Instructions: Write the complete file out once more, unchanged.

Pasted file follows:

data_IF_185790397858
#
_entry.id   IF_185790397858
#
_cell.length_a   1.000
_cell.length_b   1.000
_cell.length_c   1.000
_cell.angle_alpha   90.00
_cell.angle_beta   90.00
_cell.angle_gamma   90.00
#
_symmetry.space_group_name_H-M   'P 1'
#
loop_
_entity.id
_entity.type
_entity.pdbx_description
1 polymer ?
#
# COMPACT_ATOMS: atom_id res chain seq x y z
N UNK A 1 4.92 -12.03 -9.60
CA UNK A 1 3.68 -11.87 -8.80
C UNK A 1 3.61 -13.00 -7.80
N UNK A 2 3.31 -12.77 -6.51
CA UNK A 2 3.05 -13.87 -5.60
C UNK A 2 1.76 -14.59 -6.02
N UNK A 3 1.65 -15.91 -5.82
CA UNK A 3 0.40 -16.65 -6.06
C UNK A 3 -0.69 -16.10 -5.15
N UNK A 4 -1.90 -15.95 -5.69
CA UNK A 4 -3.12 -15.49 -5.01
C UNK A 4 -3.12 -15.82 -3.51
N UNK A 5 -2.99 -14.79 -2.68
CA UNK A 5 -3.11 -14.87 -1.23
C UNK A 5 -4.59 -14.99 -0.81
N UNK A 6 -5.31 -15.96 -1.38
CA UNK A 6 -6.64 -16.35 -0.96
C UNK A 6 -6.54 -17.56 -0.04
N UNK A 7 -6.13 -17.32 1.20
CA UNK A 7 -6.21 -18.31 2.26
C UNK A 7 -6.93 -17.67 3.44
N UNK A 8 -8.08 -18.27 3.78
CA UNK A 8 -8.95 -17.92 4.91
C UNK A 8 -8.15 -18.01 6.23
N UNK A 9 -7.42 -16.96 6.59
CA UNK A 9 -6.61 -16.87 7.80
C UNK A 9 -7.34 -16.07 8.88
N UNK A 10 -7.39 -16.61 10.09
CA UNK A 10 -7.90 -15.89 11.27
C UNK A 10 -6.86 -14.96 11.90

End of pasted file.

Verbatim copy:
data_IF_185790397858
#
_entry.id   IF_185790397858
#
_cell.length_a   1.000
_cell.length_b   1.000
_cell.length_c   1.000
_cell.angle_alpha   90.00
_cell.angle_beta   90.00
_cell.angle_gamma   90.00
#
_symmetry.space_group_name_H-M   'P 1'
#
loop_
_entity.id
_entity.type
_entity.pdbx_description
1 polymer ?
#
# COMPACT_ATOMS: atom_id res chain seq x y z
N UNK A 1 4.92 -12.03 -9.60
CA UNK A 1 3.68 -11.87 -8.80
C UNK A 1 3.61 -13.00 -7.80
N UNK A 2 3.31 -12.77 -6.51
CA UNK A 2 3.05 -13.87 -5.60
C UNK A 2 1.76 -14.59 -6.02
N UNK A 3 1.65 -15.91 -5.82
CA UNK A 3 0.40 -16.65 -6.06
C UNK A 3 -0.69 -16.10 -5.15
N UNK A 4 -1.90 -15.95 -5.69
CA UNK A 4 -3.12 -15.49 -5.01
C UNK A 4 -3.12 -15.82 -3.51
N UNK A 5 -2.99 -14.79 -2.68
CA UNK A 5 -3.11 -14.87 -1.23
C UNK A 5 -4.59 -14.99 -0.81
N UNK A 6 -5.31 -15.96 -1.38
CA UNK A 6 -6.64 -16.35 -0.96
C UNK A 6 -6.54 -17.56 -0.04
N UNK A 7 -6.13 -17.32 1.20
CA UNK A 7 -6.21 -18.31 2.26
C UNK A 7 -6.93 -17.67 3.44
N UNK A 8 -8.08 -18.27 3.78
CA UNK A 8 -8.95 -17.92 4.91
C UNK A 8 -8.15 -18.01 6.23
N UNK A 9 -7.42 -16.96 6.59
CA UNK A 9 -6.61 -16.87 7.80
C UNK A 9 -7.34 -16.07 8.88
N UNK A 10 -7.39 -16.61 10.09
CA UNK A 10 -7.90 -15.89 11.27
C UNK A 10 -6.86 -14.96 11.90